Brussels - 17 November, 2015 European Defense Agency
Ministers of Defence today met in the European Defence Agency (EDA) Steering Board, under the chairmanship of Federica Mogherini as the Head of the Agency. The EDA presented progress on the four capability programmes and initial roadmaps for potential future cooperative programmes: Biological Joint Deployable Exploitation and Analysis Laboratory (Bio-JDEAL), medical evacuation and anti-tank weapons. Minister of Defence also discussed the three year planning framework detailing the Agency’s work plan and priorities for 2016-2018 as well as the resources required to support this.
Three Year Planning Framework and 2016 General Budget
Federica Mogherini in her capacity as Head of Agency invited the Steering Board to approve the 2016 EDA General Budget of €33.5m.
Approval of the EDA budget requires unanimity. Despite very positive feedback by Member States on the work and support by the Agency, there was no unanimity on the increased budget. Instead, the budget will remain at this year’s level – €30.5m (zero growth).
Implementation of Key Taskings and Next Steps
Ministers of Defence welcomed the progress achieved in the four capability programmes: Air-to-Air Refuelling, cyber defence, governmental satellite communications, Remotely Piloted Aircraft Systems.
Given the increasingly volatile and challenging security environment in and around Europe it is equally important that other critical capability priorities as identified in the Capability Development Plan also be addressed. Potential future cooperative activities require guidance to avoid fragmentation, focus future investment and give clarity to defence industry.
Ministers of Defence have today adopted the initial roadmaps for potential future cooperative programmes as proposed by the Agency: Biological Joint Deployable Exploitation and Analysis Laboratory (Bio-JDEAL), Medevac and Anti-Tank Weapons.
Bio-JDEAL: The proliferation of biological agents means the biological threat to Member States’ forces employed on operations remains real. Furthermore, the use of biological weapons or devices, particularly by non-state actors, can have a disproportionate effect on morale. Enhancing CBRN capabilities in operations has been outlined in the Agency’s Capability Development Plan as a priority action.
In order to counter these threats and assess the risk of exposure, a biological laboratory which could be deployed at short notice by a Member State would be able to:
- Conduct unambiguous in-theatre biological threat identification;
- Provide threat information to Command, enhancing the protection of EU forces and local populations and thus limiting casualties;
- Maintain Member States’ freedom of movement and action.
Following today’s approval, the roadmap foresees start of the expert group’s work still this year with a view to producing a Common Staff Target by the end of 2016 and a possible project launch by the end of 2017.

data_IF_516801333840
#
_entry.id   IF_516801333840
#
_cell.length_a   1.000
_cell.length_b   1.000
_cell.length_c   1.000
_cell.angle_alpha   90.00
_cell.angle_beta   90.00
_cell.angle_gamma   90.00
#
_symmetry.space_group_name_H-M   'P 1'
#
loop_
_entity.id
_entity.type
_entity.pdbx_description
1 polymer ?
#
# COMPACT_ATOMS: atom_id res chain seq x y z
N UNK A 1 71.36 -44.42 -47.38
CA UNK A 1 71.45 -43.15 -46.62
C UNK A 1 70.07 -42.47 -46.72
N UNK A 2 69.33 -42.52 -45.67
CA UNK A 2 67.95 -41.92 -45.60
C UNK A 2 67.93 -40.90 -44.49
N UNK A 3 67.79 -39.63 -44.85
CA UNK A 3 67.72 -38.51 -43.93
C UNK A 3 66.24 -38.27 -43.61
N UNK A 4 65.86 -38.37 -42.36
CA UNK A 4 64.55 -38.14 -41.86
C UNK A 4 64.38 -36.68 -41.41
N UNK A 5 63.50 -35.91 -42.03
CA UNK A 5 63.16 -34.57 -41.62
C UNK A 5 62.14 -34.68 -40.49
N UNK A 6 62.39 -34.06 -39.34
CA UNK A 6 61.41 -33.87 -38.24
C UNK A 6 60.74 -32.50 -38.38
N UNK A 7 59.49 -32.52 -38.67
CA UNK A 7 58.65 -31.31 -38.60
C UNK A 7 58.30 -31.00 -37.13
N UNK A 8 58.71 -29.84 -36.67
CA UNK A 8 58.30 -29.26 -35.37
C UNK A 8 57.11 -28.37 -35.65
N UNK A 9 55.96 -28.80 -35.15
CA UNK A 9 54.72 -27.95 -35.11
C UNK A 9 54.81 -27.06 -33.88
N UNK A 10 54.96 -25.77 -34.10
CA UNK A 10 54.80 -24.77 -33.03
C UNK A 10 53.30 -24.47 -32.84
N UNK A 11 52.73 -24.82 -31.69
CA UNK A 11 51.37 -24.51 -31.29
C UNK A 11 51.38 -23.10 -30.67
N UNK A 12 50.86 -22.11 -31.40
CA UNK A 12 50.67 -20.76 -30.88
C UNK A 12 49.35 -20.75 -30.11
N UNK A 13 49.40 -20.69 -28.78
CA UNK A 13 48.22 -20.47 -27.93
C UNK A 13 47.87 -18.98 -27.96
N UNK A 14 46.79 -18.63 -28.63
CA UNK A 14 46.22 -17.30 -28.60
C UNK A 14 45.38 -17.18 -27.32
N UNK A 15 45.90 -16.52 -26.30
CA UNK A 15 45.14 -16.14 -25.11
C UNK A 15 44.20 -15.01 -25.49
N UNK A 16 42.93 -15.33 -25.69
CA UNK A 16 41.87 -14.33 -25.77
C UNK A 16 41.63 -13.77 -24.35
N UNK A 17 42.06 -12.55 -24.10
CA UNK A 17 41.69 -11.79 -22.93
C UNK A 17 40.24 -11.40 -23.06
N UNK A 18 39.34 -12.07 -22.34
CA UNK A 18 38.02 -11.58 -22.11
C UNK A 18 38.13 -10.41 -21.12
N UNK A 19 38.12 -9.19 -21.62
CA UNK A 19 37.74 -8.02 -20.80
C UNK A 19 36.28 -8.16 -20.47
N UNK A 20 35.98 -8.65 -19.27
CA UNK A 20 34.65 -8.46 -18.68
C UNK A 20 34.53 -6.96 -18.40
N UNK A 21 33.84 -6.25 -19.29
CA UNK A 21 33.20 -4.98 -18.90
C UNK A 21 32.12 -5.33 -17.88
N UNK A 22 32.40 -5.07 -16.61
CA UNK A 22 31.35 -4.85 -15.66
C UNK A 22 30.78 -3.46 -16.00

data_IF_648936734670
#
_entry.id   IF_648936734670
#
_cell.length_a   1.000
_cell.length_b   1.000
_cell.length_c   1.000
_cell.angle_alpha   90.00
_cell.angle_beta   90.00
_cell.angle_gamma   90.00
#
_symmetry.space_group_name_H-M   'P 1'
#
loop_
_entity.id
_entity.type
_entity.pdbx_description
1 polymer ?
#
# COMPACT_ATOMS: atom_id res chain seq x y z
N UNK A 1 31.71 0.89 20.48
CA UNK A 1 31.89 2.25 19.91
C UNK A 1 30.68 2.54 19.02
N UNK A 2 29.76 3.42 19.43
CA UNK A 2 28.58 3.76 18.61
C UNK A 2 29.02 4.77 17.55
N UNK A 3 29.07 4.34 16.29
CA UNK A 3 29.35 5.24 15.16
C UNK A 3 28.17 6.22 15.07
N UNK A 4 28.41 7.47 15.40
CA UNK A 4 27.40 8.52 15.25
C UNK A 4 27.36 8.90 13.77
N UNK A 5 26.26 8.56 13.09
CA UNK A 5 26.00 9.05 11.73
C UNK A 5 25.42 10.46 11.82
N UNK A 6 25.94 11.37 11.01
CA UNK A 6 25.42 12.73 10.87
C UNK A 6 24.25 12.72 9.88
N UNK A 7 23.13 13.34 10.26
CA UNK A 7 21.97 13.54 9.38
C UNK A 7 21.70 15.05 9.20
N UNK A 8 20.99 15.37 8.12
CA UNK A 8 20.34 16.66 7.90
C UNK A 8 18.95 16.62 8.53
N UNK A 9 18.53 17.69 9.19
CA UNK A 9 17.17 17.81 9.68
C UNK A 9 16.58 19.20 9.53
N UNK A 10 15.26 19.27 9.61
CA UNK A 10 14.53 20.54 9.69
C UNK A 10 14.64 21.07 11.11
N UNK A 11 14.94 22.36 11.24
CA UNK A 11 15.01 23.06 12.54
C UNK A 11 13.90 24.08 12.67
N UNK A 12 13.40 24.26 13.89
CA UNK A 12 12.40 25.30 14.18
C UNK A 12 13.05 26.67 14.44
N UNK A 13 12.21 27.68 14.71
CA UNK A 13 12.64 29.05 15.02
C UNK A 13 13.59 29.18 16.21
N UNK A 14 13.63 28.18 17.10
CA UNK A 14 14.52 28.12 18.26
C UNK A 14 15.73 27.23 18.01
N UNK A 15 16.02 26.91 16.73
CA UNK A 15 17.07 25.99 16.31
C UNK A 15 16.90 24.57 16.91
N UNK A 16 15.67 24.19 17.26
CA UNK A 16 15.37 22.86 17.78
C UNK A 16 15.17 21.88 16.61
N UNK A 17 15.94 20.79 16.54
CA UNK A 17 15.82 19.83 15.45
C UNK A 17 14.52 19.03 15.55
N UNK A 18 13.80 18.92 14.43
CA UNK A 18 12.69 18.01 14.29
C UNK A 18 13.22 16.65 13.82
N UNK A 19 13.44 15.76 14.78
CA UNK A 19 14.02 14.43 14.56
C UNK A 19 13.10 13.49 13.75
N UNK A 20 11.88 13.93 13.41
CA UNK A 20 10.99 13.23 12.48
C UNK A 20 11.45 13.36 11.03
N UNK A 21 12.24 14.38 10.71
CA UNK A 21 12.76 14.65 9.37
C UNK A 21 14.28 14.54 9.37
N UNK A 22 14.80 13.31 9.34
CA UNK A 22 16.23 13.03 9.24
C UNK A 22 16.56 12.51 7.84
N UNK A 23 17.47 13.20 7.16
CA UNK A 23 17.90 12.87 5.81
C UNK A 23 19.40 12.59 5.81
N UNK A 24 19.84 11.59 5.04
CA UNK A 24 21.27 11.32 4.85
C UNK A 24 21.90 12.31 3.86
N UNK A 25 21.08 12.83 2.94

So far, eight Member States (Luxembourg, Slovakia, Rumania, Germany, Portugal, the Czech Republic, Spain, Italy) and Norway have expressed interest in this project.
Medevac: Effective medical evacuation is a fundamental requirement for any military operation. Cooperation, interoperability, as well as common training, is paramount for Member States to constitute reliable MEDEVAC capabilities. As with the previous proposal, enhancing this capability is a priority action of the Capability Development Plan which was endorsed by Member States.
Following Minister’s endorsement, the work will start with a study on “Interoperability in Forward Aeromedical Evacuation with Rotary Wing” which will be launched this year. Based on the outcome of the study, the Agency will make proposals on possible interoperability activities and training.
This work builds on interest shown by seven Member States (Luxembourg, Slovakia, Bulgaria, Austria, Finland, Germany, the Czech Republic and Italy.
Anti-tank weapons: Anti-Tank capabilities are still of fundamental importance in the context of National security strategies. Some Member States still have in service equipment designed in the late 1970s which will become obsolete in the near future; they will need to consider upgrade or replacement of their systems. Others are willing to address the anti-tank weapon gap by developing new capability requirements potentially through joint procurement programmes.
To move ahead quickly, the Agency will together with Member States evaluate possible urgent requirements for commercial off-the-shelf solutions still in 2015. This project represents also a quick win opportunity for Pooling & Sharing.
Anti-tank is a domain where work will build on interest shown by nine Member States (Estonia, Rumania, Finland, Sweden, Hungary, Ireland, Lithuania, Greece, Latvia) and Norway.